Wieden+Kennedy Portland spotted Bucher’s talents and recruited him off campus. This turned out to be a bad move. “I had this naïve idea, based on how I was doing ads back in Germany, that as an advertising guy you could write it, illustrate it, design it and photograph it, you could do it all yourself. And of course that’s not how it works at all….
“Obviously they’re a brilliant agency, but I was so ill-suited to it,” he continues. “I think they’re a great haven for people who’ve worked in agencies before and are frustrated. If they’re coming out of these more restrictive environments, this is where 2 3 they let loose. But I was coming out of art school with the idea that I would get to do everything.”
Luckily for Bucher, it was short-lived, with Wiedens asking him to leave after 15 months. He left with what turned out to be a brilliant contact book. “The thing is, my entire career since then has been based on who I met in that year,” he says. “It was a collection of amazing people. They inspired me and I then worked with them when they left. I did work with Gary Koepke, Tony Arefin was there, I did a lot of work with Jed Alger, Maggie Powers, Russell Davies.… It was a bad fit for me in terms of the vibe, the work and the place, but I loved the people. I just didn’t know how to be useful there.”
He moved back to LA, and had more success at his next job, as a designer for Maverick Records. Here he designed covers including the Matrix soundtrack album, as well as for bands such as The Solar Twins. At Maverick he also learnt a sense of client responsibility. “Advertising is ephemeral, beyond annuals that are targeted to other creatives,” he explains. “But these album covers stick around forever, especially for the people in the band.”
Bucher set up his own company, 344, while at Maverick, initially as a means to take on freelance work. The company is so named because Bucher’s office is where the 210 freeway and the 134 freeway merge – “so I just added it up real quick” – but by serendipity 344 also corresponds to the date that he arrived in the States. “I designed a calendar and numbered all the days. As it turns out the 344th day in a non-leap year is December 10, which is the day that I moved from Germany to California,” he says. After two years at Maverick, Bucher went entirely freelance in 1999.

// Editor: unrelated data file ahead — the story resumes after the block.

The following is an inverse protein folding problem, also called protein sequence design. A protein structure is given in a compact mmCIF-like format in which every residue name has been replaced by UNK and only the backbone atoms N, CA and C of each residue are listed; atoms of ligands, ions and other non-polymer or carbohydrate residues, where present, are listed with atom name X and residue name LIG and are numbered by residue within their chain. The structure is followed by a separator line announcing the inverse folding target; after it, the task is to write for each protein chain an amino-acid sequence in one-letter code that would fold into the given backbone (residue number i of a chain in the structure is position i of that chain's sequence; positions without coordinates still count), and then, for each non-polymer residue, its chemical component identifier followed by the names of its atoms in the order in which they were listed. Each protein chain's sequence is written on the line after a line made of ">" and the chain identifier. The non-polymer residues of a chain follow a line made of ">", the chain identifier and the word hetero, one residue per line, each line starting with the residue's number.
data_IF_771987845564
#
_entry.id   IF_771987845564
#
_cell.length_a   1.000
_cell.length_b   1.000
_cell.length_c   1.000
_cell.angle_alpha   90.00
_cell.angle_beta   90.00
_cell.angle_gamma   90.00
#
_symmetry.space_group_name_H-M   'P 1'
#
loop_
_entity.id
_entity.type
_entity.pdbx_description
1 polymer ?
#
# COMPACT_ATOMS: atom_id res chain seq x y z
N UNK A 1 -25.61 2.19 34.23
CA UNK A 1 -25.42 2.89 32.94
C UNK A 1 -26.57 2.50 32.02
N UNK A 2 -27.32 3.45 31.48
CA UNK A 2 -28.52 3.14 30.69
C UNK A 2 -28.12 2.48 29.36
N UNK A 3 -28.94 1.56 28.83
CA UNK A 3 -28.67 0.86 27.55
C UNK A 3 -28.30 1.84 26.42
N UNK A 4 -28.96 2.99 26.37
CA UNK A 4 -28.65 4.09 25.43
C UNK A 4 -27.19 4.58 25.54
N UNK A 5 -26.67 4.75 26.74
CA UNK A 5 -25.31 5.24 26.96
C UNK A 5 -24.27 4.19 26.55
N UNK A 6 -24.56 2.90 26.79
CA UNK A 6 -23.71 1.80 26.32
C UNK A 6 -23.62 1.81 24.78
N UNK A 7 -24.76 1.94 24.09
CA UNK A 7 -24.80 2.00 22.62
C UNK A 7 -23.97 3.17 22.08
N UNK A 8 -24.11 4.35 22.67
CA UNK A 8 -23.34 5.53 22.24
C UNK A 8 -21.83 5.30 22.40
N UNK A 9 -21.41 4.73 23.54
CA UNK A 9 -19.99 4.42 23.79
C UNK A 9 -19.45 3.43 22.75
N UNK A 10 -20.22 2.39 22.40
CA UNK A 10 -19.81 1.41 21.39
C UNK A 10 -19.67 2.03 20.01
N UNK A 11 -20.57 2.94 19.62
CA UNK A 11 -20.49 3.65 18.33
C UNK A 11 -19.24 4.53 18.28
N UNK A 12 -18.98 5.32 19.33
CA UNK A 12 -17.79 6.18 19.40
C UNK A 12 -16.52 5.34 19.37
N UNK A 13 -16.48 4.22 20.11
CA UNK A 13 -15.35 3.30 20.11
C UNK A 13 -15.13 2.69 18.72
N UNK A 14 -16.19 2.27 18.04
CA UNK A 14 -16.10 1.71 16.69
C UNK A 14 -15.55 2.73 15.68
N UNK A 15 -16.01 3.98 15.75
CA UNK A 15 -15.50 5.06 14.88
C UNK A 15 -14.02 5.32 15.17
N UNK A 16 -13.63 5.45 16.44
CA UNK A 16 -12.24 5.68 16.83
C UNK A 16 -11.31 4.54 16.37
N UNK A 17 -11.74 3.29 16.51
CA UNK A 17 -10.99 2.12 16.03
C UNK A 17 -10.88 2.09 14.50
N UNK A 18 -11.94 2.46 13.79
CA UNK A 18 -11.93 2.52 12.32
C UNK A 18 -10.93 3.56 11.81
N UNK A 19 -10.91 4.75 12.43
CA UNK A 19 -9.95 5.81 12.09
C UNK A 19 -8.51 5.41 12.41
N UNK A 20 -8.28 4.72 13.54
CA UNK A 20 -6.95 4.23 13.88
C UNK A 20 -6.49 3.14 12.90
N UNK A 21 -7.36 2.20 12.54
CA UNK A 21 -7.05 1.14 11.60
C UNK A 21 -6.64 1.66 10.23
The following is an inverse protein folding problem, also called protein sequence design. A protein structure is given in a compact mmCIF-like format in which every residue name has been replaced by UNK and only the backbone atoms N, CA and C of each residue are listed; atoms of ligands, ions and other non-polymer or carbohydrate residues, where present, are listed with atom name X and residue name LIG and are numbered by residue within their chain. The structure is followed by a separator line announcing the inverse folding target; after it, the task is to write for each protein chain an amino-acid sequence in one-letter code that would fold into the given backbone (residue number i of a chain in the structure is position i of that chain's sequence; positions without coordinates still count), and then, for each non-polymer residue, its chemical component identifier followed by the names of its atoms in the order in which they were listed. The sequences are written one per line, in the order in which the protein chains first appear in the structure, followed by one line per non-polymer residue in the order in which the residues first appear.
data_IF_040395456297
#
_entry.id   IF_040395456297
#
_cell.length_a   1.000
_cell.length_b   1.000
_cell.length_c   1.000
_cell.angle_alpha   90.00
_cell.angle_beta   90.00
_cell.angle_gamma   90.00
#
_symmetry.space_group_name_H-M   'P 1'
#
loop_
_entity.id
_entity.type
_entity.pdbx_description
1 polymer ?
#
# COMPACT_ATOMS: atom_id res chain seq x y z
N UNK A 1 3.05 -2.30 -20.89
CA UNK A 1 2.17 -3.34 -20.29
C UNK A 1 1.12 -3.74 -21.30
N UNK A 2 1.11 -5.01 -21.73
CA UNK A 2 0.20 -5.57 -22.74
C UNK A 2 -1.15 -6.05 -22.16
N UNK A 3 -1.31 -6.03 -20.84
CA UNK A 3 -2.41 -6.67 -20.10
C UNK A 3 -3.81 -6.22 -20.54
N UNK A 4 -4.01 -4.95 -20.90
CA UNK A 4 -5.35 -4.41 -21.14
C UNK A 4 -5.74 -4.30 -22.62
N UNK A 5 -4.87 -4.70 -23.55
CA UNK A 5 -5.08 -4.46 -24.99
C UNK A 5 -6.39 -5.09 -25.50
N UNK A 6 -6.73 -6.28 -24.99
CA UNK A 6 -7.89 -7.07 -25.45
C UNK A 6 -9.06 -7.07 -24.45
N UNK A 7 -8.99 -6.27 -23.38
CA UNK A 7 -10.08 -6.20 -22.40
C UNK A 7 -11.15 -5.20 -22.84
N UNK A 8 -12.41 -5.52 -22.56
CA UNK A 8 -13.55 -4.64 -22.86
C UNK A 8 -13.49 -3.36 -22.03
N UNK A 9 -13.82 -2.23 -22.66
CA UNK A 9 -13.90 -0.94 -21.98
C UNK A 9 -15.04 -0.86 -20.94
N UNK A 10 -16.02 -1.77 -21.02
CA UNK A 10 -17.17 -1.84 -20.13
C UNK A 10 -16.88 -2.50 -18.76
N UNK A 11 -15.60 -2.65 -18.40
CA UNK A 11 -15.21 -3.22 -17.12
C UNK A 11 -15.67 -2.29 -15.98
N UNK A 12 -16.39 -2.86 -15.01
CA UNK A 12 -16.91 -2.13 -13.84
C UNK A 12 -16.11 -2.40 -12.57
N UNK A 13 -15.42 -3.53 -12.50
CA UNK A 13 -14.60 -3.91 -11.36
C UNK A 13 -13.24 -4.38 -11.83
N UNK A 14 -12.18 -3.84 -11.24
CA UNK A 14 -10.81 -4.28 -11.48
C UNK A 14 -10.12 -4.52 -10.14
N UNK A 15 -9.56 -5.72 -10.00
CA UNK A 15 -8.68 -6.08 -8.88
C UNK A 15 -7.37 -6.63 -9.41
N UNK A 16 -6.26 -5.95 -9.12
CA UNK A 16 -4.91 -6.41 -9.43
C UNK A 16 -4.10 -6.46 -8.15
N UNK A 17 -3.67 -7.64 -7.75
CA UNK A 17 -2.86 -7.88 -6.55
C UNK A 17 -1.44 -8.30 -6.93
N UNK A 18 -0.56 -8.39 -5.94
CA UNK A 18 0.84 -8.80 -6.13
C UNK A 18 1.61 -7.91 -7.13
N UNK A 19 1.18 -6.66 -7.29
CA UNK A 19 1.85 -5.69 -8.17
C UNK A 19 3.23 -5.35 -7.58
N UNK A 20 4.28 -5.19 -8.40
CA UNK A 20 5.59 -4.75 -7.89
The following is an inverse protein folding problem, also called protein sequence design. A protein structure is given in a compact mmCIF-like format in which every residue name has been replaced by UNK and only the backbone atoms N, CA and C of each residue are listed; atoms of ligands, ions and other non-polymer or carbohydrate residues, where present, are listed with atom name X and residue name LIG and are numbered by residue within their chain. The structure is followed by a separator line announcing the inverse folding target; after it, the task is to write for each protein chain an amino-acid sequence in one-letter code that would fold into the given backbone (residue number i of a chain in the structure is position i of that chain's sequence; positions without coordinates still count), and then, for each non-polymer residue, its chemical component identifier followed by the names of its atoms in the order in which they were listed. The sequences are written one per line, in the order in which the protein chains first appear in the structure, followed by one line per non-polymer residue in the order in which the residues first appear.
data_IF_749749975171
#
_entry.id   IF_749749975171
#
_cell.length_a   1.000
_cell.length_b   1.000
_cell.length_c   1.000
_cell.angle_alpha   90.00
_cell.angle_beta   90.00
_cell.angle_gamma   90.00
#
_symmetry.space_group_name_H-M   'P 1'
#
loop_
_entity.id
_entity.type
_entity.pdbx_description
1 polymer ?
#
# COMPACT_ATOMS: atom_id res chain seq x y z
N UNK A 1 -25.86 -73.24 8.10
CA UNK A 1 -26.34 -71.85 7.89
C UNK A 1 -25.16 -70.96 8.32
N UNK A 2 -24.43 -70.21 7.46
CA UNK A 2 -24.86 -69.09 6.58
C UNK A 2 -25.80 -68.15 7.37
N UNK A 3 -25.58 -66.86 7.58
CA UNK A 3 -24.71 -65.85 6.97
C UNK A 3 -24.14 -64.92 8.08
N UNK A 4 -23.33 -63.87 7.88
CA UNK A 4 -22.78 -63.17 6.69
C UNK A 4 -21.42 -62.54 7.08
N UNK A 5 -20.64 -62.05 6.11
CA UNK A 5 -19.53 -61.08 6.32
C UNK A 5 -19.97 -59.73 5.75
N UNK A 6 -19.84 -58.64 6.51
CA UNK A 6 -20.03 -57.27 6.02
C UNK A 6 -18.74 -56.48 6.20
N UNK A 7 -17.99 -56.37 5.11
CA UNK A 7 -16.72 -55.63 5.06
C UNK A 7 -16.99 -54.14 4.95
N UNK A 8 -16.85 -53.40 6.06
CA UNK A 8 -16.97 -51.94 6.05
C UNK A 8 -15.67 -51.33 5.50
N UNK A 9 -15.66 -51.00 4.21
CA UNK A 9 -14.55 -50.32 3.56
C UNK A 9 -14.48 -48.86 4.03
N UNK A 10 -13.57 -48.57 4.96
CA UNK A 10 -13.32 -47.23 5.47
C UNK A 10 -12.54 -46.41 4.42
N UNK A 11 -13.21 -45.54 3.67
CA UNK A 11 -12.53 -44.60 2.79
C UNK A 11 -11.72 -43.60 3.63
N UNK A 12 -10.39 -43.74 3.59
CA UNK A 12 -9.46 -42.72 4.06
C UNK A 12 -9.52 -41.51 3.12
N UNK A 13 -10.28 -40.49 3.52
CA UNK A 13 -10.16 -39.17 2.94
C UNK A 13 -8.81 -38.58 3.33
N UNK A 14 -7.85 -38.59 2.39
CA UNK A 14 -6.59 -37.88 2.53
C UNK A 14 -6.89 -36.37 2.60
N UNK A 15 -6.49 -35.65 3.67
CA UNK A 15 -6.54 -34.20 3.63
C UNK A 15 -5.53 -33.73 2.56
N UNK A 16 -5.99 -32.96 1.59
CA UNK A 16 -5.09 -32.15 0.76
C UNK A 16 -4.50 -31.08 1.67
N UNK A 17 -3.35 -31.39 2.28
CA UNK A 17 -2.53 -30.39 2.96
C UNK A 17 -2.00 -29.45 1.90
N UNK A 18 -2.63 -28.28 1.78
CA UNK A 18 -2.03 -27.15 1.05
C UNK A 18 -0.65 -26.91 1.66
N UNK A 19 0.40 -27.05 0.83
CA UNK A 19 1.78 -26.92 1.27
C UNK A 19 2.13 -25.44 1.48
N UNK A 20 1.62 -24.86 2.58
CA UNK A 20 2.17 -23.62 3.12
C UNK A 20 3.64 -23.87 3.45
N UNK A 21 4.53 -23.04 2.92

Bucher has since produced a hugely varied body of work, brought together under the 344 umbrella, which he describes as his “respectability forcefield” because it unifies everything. If you know his work largely through the Daily Monsters, some of his graphic design work – such as his book designs for the LA Louver gallery – will be surprising in its austerity. “I love doing both,” he says. “The more straight-laced work I enjoy because it’s information design to me – looking at the data and finding the best structure for it. It’s usually for cultural clients or it’s something where there’s great imagery that already exists. Because I do the more crazy Monster illustrated stuff, that frees me up to take a step back when I’m working with someone else’s images, and be selfless in how I handle those pieces. I don’t have to insert myself [into the work] so forcefully.”
Amongst Bucher’s more personal projects was a regular illustrated column, Ink & Circumstance, which he produced for STEP magazine. Here he reveals wise views on how to manage life and work. Highly recommended is his column on ‘Greed Control’, essentially advice on how to work in the 2 3 commercial industries without selling out, and the sage advice he gave to graduating students (in fact useful to anyone): ‘Be useful, don’t be boring, and you will never be hungry or alone’. Bucher acknowledges that such philosophic ponderings have always been there. “But I didn’t articulate it for a long time,” he says, “because you end up sounding like an ass, and it’s very easy to set yourself up as a hypocrite. But I do try to live by it. And by doing that, you also mark yourself in a way that you’re no longer approached for sell-out jobs….”